Sure, once a day data gets downloaded from the reader onto a big database, and updates get sent the other way, but that is not a complicated thing. The idea that there will be some huge central computer dealing with every single card swipe in real time is simply not how it will work.

    Steve: Tell that to the people who are consulting on the system. Also, card swipes become more complex on systems where there are large volume transfer movements that do not pass a bank of card readers — subway stations, for example. Many of the claims made for capabilities of a fare card system require much more intensive tracking of trips than now actually happens. As I have said before, the cost estimate is not the TTC’s, but from consultants who base their estimates on systems elsewhere.

    The underlying problem is that Presto, as originally implemented, is NOT a standard payment card system, and would be obsolete before it was even rolled out. They really need to start over and use standard systems already embraced by the payment card industry.

    Tom added the following in a later comment:

    Bother, I hadn’t seen David Harrison’s post and Steve’s reply when I did my previous post… [feel free to merge these two comments Steve].

    Presto is a “electronic wallet” system, which means the card knows how much credit is on it at any give instant. when you swipe, the value on the card gets reduced accordingly. The central computer does not keep track of the value of every card in real time. (I expect some checks will go on, to make sure you haven’t added money onto the card in some illegal way). Hence the requirements of any data links are quite light.

    Steve: The “electronic wallet” model does not work for systems that will have complex zone and discount structures that can only be figured out once complete trips are “known” to the system. For example, if I make a trip involving three vehicles, if each one decides to deduct its own fare from my card, I will be overcharged. Yes, this could be corrected later, but meanwhile a card I thought had value on it turns out to be bogus.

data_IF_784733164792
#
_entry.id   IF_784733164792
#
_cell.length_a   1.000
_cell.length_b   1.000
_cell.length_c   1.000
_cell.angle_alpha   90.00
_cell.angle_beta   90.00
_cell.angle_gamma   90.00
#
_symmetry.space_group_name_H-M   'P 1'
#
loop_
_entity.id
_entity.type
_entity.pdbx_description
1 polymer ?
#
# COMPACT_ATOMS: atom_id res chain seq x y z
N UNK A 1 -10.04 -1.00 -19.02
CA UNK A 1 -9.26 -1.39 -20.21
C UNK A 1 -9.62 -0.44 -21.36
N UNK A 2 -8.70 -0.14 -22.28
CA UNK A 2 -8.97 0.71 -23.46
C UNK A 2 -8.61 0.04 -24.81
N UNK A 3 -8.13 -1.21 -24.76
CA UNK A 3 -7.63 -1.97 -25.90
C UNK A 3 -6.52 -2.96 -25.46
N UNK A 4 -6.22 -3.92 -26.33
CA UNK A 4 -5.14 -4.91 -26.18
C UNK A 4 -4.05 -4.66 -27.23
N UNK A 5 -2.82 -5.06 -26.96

In order to know how much to deduct in a fare by distance system, a “swipe out” is mandatory for every trip. On GO, this is fairly easy to implement, but things get much more complex in a big regional system with many routes and paths through the network.

    Also, as I said above, Presto is not compatible with other payment systems — credit cards, PDAs — and this is pretty much a mandatory requirement for any newly implemented system. There is no excuse for building a new system without this capability.


  16. Steve, the fare cards absolutely will track your expenses as you ride, but there will be a reconciliation against information recorded by the readers. The latter will not only provide security but will also provide operators will detailed information on fares collected per route and time of day but it will allow the onboard Presto readers to be offloaded.

    Steve: See my previous comment in this thread. Much depends on the fare structure the onboard (and in station) systems are expected to manage on the fly. Everyone talks about technology. Nobody wants to talk about the policy implications of fare structures. We need to know how these would interact, and the capabilities/restrictions inherent in any proposed system. If you want “A”, then you must buy “B”.


  17. I believe it is time for the GTA to split from Ontario and create our own province. Hamilton can come with us if they want. All the finances around transit would be so much simpler.

    Some may say that the GTA province idea is silly, but I think it is much more sane than what the Ontario govt is doing here…

    Just crazy…

    Steve: And the seat of government will be Casa Loma.


  18. Steve wrote, “In this context, it is much simpler to “imprint” a ticket with a timestamp when and where it was first used and keep track of whether it is still valid when presented on subsequent vehicles or for inspection.”

    To some degree, that is true. The YRT/VIVA experience has one little flaw, which is a maintenance issue: worn ink ribbons!

    One YRT driver was telling me how some of the cancellation printing when riders use a VIVA station to validate their fare can be incredibly difficult to read. The tickets have a magnetic stripe that is used read-only because the cancellation equipment only checks if it is a real ticket and does not write an expiry time on the magnetic stripe, so it is up to the printing to relay that information.

    In Minneapolis, single fares use a similar magnetic card, but it has the expiry time written onto the magnetic track at time of validation. When boarding a bus, one simply inserts it into a reader as they board and if it has expired, the unit beeps to inform the driver that you must pay a fare.